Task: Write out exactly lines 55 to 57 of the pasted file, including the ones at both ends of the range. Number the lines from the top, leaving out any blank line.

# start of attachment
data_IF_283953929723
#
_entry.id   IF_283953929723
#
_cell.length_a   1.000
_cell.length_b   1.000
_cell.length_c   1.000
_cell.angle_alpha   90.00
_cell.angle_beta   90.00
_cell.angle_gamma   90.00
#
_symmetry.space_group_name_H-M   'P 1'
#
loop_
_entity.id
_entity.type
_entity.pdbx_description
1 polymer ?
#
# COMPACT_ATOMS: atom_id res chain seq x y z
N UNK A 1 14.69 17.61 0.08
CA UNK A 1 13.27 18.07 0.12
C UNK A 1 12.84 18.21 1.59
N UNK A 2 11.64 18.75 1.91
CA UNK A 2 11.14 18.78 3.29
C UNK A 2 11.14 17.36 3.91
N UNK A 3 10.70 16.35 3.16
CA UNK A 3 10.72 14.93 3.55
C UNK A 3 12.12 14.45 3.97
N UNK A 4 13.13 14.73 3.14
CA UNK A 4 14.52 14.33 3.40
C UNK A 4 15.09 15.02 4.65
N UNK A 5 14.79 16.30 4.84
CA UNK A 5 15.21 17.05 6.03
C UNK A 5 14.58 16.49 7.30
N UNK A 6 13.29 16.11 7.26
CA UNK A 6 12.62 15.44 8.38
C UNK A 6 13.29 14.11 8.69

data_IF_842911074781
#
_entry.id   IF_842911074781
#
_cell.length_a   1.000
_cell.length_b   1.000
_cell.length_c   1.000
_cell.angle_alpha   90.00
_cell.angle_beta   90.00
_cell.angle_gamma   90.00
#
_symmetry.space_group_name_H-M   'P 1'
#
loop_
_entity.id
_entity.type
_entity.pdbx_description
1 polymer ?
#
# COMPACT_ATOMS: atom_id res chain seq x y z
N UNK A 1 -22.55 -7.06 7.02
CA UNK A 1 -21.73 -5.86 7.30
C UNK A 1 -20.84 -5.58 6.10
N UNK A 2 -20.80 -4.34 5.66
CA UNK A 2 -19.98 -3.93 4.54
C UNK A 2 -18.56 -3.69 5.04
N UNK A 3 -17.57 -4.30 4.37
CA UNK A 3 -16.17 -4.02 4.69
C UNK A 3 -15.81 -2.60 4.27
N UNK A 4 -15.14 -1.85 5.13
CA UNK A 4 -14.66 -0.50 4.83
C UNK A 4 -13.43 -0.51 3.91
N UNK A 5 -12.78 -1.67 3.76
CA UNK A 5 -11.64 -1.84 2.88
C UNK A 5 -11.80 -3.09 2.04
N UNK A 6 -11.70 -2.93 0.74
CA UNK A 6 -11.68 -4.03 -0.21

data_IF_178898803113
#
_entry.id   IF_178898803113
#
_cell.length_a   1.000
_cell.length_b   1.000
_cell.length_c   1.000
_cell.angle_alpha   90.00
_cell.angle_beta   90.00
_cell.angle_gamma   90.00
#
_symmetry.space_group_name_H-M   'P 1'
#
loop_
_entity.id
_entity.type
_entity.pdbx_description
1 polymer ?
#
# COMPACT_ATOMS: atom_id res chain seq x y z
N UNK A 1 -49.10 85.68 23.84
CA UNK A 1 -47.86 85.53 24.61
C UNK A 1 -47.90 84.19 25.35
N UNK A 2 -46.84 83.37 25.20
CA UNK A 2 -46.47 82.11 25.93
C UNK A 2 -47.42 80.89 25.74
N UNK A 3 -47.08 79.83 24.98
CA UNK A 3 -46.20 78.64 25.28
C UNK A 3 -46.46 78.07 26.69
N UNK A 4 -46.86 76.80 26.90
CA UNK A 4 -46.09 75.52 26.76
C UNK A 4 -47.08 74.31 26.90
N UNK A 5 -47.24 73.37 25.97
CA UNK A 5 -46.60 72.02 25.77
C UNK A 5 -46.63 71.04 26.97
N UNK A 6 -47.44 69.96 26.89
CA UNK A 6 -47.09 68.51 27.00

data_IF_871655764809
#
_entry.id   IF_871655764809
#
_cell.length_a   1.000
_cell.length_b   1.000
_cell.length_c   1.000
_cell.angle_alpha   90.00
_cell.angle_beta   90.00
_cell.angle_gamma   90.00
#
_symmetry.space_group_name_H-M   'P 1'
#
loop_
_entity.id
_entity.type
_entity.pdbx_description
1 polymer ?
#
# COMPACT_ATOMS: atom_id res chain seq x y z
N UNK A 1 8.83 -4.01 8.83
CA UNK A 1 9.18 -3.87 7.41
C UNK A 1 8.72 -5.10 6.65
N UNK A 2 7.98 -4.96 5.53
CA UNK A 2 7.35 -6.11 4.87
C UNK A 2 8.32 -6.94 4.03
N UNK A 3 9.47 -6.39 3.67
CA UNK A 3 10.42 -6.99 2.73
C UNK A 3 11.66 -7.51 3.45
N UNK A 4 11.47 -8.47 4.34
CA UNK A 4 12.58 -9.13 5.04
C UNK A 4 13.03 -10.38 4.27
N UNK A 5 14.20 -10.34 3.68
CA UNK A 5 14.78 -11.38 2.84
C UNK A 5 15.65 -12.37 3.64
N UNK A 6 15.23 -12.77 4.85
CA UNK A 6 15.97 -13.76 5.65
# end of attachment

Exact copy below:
_entity.pdbx_description
1 polymer ?
#